You Can Air Fry These 6 Proteins Straight From Frozen

For the times you forget to thaw that chicken the night before (aka always).

Grilled flank beef steak with rosemary, prepared in air fryer
Photo: brebca/Getty Images

By 2022 I thought we'd be living in a Jetsons world where the Foodarackacycle machine would be making all of my meals. Unfortunately the technology just isn't there yet, but the next-best thing is an air fryer. Everything cooks faster and gets crispier in an air fryer thanks to hot air circulating around for more even, golden brown food every time.

Frozen appetizers and snacks are go-tos for air fryer cooking, but they're not the only frozen food you should be making in there. You can air fry many proteins from frozen in about the same amount of time it would take to cook them thawed on the stove or in a traditional oven, which means no one can yell at you for forgetting to thaw the chicken overnight. If you already air fry proteins on the regular, just add a few minutes to your normal cook time and flip more frequently. And always make sure to cook things in one even layer without overlapping.

Here are 6 proteins that you can pop into your air fryer, fully frozen, right now. Saving time never tasted better.

Cajun Air Fryer Salmon
France C

Salmon in 10 Minutes

My platonic ideal of salmon is crispy skinned, tender, and cooked to around medium-rare inside. I can make that happen with a frozen salmon filet (about 1 ½ inches thick) in 10 minutes in the air fryer. I rub some olive oil on both sides of the salmon, season liberally with salt and pepper or a seasoning blend, and air fry skin-side up at 400°F for 7 minutes. Check for doneness with a fork: If it flakes easily, it's done. Usually it needs a flip and another 2-4 minutes, depending on the thickness of your filet. This can also be applied to other fish, such as cod, with timing adjustments for the thickness and denseness of the filet.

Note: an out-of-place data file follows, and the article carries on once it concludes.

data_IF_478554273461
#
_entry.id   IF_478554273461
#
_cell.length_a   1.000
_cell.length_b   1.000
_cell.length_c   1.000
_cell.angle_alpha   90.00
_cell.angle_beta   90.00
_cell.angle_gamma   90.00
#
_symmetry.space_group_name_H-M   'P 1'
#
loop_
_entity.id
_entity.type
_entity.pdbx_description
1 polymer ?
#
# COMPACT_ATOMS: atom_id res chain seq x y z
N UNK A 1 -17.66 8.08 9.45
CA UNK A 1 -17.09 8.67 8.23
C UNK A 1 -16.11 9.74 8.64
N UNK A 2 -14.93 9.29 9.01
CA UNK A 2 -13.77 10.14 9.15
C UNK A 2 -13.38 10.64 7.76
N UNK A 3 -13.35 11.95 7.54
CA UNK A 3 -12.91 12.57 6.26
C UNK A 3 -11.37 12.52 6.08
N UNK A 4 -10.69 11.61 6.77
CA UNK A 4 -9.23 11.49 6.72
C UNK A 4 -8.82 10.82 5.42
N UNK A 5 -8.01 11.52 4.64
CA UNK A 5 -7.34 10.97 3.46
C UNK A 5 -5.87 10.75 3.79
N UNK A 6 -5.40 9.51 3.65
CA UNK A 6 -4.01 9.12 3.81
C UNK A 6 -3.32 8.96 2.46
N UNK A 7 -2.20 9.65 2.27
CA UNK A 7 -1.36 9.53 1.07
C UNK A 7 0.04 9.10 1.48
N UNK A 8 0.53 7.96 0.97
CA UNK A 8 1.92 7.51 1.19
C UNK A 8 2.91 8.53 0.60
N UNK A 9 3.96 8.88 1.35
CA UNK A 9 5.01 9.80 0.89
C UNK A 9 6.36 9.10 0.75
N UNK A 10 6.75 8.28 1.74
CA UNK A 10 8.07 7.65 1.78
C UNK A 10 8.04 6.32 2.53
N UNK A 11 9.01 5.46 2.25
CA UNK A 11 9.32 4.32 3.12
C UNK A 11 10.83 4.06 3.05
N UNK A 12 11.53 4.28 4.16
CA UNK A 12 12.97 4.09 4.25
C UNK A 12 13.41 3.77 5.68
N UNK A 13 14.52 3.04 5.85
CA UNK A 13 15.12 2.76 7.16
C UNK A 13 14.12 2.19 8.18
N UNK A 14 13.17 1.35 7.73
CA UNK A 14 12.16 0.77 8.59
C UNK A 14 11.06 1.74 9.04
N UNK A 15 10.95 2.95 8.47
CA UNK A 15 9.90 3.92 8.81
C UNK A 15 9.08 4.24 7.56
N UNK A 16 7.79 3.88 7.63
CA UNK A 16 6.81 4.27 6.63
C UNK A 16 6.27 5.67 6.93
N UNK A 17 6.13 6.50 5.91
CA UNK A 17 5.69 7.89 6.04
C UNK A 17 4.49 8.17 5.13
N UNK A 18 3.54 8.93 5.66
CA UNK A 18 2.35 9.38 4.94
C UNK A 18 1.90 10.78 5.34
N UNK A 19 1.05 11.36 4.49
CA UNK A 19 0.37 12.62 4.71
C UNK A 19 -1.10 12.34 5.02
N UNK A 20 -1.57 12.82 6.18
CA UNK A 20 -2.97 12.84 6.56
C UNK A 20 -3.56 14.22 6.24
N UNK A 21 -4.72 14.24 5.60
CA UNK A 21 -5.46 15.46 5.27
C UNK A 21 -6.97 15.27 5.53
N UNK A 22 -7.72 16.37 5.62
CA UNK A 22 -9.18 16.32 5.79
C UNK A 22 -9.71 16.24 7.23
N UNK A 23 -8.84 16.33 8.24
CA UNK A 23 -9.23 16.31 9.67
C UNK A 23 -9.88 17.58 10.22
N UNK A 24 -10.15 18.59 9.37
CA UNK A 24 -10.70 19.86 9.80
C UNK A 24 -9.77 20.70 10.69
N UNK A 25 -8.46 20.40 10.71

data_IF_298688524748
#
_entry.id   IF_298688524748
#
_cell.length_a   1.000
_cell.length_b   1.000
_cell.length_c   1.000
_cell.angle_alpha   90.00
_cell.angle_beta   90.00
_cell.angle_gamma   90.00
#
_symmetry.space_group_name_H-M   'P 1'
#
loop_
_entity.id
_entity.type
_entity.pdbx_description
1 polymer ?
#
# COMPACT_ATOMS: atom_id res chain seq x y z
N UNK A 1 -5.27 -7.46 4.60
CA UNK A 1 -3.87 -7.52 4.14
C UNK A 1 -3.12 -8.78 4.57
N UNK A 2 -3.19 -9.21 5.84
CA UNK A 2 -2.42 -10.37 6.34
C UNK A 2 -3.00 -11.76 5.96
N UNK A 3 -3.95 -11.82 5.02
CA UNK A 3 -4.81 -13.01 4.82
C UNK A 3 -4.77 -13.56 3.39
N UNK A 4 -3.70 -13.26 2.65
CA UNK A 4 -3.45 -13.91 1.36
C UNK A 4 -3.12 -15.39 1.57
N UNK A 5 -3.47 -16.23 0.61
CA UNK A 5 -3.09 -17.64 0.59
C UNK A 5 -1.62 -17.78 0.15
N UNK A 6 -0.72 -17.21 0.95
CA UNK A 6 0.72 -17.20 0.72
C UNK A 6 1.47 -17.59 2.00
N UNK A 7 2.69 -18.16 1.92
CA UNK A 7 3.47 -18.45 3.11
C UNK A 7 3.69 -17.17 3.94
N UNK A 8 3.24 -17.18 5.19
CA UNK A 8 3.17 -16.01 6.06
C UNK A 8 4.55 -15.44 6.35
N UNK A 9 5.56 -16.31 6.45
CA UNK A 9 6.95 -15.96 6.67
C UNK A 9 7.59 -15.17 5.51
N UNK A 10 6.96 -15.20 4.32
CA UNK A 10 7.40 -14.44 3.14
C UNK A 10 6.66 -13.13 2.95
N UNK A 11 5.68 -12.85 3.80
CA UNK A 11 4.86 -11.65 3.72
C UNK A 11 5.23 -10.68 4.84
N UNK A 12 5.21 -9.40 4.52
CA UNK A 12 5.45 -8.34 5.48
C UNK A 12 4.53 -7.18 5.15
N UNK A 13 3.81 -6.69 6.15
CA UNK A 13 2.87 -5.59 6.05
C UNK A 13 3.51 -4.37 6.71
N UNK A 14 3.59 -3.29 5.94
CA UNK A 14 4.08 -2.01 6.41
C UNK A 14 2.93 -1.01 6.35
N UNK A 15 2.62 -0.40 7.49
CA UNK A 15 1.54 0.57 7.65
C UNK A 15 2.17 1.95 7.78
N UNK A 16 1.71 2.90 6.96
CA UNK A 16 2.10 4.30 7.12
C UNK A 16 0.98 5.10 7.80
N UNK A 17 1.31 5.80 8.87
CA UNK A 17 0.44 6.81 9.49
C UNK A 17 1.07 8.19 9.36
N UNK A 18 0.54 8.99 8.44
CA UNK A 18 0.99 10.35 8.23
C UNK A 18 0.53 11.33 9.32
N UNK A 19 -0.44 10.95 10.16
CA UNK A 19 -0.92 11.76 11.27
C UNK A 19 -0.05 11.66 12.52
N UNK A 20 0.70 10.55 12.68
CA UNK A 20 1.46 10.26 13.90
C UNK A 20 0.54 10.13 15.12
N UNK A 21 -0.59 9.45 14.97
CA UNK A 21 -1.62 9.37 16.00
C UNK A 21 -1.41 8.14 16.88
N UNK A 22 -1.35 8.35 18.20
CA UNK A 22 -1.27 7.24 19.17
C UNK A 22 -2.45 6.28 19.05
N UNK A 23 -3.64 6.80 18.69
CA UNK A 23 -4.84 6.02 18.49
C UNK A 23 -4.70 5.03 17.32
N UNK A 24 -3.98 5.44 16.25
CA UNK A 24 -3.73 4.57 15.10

Air Fryer Lemon Pepper Shrimp
bd.weld

Shrimp in 8 Minutes

It barely feels like cooking when you air fry shrimp, because it cooks so quickly. I usually buy peeled and deveined, tail-on shrimp because they're easier to pick up and eat. One of my go-to dinners is air-fried shrimp, tossed with olive oil, garlic powder (which won't burn like fresh garlic), lemon juice, salt, and white pepper (or your favorite seasoning blend). Cook at 400°F for 5 minutes, flip, and cook for another 3-5 minutes, depending on the size of your shrimp. When they turn pink, they're done.

This is great tossed with pasta, dipped into cocktail sauce or aioli, or tucked into tortillas for tacos (when prepping for tacos, season with a zestier, spicier seasoning blend and sub lime juice instead of lemon juice).

Air Fryer Chicken Thigh Schnitzel
Yoly

Bone-in, Skin-on Chicken Thighs in Less Than 30 Minutes

This is definitely the longest of the cook times, but it still comes together in less than 30 minutes. Bone-in, skin-on chicken thighs can be a labor of love on the stovetop, making sure the skin has full contact with the bottom of the pan to get crispy as well as cooking through properly without drying out. In the air fryer, there's far less babysitting, and grease splatters happen inside instead of all over the stove. Because you're working with skin-on chicken, it requires less oil. Just spritz on some cooking spray or rub a little neutral oil (such as vegetable, canola, or avocado) so you can adhere spices, whether as simple as salt and pepper or your favorite blend. Cook skin-side up at 400°F for 15 minutes, flip, and cook for another 15–17 minutes, or until an instant-read thermometer reads 165°F.